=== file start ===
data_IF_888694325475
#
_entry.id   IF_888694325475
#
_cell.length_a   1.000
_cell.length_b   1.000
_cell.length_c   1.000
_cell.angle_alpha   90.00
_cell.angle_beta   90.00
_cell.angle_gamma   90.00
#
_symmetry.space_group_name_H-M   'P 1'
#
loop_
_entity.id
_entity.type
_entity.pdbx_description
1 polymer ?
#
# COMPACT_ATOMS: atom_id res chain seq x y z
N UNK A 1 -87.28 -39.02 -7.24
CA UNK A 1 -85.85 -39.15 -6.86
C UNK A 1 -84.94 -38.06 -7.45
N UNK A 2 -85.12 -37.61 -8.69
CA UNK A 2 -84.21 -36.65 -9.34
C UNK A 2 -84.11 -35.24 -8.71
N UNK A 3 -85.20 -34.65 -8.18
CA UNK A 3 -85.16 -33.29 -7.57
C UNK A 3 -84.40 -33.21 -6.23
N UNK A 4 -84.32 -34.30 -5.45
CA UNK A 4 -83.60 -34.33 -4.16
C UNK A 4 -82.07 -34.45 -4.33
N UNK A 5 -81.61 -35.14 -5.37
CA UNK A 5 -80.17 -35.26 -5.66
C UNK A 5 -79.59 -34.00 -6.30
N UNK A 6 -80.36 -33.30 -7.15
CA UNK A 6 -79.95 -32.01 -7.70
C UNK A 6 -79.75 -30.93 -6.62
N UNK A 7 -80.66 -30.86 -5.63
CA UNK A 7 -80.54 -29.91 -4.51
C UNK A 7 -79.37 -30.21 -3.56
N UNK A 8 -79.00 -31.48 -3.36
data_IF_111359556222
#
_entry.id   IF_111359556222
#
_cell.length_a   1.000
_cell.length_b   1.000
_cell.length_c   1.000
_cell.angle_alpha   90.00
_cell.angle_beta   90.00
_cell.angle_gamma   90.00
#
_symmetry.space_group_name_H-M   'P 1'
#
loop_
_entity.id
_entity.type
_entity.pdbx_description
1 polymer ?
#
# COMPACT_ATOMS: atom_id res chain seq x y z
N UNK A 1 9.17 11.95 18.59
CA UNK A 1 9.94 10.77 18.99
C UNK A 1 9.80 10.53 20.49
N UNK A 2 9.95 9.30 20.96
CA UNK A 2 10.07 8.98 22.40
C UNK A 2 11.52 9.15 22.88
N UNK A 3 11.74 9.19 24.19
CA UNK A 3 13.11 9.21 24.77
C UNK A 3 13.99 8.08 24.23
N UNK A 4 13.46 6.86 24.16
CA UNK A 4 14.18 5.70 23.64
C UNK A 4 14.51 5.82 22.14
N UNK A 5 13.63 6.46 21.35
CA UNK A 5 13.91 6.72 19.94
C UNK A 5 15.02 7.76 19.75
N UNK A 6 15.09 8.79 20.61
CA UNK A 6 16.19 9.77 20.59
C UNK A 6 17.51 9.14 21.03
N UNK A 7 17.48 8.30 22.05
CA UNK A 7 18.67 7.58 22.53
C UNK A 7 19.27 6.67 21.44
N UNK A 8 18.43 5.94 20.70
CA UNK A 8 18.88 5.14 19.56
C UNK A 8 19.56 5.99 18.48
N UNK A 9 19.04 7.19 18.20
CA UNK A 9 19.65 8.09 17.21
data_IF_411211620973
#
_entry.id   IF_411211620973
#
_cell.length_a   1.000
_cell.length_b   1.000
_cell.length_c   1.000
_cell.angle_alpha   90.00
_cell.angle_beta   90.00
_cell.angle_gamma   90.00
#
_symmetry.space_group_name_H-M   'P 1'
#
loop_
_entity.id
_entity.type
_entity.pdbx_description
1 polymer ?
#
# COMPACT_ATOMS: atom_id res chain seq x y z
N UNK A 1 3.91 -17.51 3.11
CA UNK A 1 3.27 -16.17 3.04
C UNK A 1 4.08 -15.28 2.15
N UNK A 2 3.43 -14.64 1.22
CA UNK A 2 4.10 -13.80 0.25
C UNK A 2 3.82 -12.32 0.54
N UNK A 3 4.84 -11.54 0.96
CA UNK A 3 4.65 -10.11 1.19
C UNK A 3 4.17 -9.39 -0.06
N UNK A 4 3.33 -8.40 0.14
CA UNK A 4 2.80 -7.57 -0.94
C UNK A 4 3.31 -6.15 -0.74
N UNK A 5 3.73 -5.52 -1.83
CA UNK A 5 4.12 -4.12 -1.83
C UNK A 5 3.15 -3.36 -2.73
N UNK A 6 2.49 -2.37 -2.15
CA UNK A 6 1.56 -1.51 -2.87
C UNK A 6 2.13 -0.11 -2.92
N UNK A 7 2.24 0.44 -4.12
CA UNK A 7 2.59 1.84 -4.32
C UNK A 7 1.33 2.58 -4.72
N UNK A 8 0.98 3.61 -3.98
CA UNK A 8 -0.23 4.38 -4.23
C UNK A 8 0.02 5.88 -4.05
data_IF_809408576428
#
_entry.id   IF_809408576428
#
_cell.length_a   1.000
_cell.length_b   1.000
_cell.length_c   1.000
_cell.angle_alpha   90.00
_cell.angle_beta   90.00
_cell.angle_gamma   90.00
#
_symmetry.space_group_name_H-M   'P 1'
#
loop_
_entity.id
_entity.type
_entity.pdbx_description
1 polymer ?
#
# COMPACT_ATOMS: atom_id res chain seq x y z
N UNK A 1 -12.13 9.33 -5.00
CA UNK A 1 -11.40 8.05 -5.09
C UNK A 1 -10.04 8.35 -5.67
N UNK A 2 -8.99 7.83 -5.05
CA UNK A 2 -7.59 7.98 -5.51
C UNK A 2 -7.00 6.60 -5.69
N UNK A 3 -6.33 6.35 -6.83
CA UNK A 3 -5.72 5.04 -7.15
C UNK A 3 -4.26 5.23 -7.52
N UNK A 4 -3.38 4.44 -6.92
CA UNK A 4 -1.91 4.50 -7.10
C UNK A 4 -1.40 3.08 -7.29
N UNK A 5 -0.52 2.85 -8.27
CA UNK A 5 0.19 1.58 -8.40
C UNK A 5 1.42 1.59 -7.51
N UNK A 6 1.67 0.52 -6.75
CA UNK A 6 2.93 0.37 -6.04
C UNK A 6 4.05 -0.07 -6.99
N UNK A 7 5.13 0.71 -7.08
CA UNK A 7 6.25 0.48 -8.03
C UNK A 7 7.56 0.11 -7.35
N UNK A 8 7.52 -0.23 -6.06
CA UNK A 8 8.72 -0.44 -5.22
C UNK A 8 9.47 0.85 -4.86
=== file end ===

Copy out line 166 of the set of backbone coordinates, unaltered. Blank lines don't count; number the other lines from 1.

CA UNK A 5 0.19 1.58 -8.40